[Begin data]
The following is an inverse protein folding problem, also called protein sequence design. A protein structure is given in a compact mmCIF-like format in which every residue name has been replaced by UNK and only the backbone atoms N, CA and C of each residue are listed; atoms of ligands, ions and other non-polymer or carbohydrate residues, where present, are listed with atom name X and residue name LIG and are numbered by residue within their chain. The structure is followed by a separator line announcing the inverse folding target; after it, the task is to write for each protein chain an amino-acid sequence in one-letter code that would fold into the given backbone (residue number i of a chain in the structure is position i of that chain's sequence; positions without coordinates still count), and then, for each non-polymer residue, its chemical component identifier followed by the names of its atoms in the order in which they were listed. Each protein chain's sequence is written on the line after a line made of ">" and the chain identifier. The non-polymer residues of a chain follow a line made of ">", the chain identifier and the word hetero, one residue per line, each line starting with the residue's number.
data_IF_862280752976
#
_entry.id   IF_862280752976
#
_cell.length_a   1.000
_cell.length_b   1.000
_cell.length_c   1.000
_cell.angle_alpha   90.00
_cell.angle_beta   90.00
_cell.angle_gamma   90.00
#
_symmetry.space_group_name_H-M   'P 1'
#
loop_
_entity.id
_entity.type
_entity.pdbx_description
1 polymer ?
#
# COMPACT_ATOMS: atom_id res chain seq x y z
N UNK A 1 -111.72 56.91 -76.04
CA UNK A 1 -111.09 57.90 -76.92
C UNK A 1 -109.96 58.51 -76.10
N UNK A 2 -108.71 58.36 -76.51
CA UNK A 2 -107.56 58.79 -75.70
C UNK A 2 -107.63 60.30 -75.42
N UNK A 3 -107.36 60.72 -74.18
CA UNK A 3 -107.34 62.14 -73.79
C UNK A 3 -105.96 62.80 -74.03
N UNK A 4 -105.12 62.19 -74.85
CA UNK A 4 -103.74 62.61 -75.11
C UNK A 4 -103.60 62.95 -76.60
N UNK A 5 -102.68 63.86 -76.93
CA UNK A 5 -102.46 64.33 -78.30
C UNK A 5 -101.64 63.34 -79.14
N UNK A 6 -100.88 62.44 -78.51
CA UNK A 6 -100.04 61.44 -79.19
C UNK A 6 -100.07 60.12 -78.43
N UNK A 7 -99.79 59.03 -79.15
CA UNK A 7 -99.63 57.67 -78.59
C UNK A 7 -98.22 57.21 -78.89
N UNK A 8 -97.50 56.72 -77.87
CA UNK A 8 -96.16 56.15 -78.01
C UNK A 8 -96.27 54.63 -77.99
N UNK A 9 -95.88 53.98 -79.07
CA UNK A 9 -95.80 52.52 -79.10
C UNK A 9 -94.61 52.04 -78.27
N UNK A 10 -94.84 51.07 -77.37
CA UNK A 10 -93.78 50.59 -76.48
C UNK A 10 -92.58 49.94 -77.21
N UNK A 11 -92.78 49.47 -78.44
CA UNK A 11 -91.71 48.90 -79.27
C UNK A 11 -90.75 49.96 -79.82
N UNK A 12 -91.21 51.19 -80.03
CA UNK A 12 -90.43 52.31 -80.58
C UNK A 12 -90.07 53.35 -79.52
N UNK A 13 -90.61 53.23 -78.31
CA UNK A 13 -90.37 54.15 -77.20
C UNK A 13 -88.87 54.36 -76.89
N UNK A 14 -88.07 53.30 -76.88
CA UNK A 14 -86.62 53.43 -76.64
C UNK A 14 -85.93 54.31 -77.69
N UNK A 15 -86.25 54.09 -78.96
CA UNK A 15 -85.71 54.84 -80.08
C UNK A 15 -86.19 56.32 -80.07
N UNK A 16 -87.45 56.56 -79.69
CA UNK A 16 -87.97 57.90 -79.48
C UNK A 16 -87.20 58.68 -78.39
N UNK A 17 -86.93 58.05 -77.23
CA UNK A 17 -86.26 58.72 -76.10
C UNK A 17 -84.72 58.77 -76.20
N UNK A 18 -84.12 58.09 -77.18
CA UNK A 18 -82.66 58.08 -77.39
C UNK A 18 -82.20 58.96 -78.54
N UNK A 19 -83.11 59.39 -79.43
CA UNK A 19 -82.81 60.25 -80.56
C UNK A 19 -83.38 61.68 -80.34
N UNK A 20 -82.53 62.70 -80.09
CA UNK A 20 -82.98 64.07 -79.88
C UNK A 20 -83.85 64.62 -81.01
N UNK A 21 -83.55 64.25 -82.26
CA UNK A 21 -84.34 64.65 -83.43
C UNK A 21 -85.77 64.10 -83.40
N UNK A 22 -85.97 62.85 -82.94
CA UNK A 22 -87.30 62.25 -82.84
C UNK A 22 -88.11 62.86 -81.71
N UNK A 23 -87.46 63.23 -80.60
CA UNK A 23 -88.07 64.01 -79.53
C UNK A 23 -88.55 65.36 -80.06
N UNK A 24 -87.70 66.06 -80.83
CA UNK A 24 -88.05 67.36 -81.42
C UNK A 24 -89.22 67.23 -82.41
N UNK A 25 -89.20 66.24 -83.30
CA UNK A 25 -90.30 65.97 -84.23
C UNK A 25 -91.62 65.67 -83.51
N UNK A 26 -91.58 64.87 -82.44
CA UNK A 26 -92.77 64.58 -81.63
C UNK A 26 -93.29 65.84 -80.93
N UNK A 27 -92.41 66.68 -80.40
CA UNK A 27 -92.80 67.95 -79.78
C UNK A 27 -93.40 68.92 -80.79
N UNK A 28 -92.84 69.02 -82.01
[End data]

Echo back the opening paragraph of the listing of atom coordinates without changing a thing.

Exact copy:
The following is an inverse protein folding problem, also called protein sequence design. A protein structure is given in a compact mmCIF-like format in which every residue name has been replaced by UNK and only the backbone atoms N, CA and C of each residue are listed; atoms of ligands, ions and other non-polymer or carbohydrate residues, where present, are listed with atom name X and residue name LIG and are numbered by residue within their chain. The structure is followed by a separator line announcing the inverse folding target; after it, the task is to write for each protein chain an amino-acid sequence in one-letter code that would fold into the given backbone (residue number i of a chain in the structure is position i of that chain's sequence; positions without coordinates still count), and then, for each non-polymer residue, its chemical component identifier followed by the names of its atoms in the order in which they were listed. Each protein chain's sequence is written on the line after a line made of ">" and the chain identifier. The non-polymer residues of a chain follow a line made of ">", the chain identifier and the word hetero, one residue per line, each line starting with the residue's number.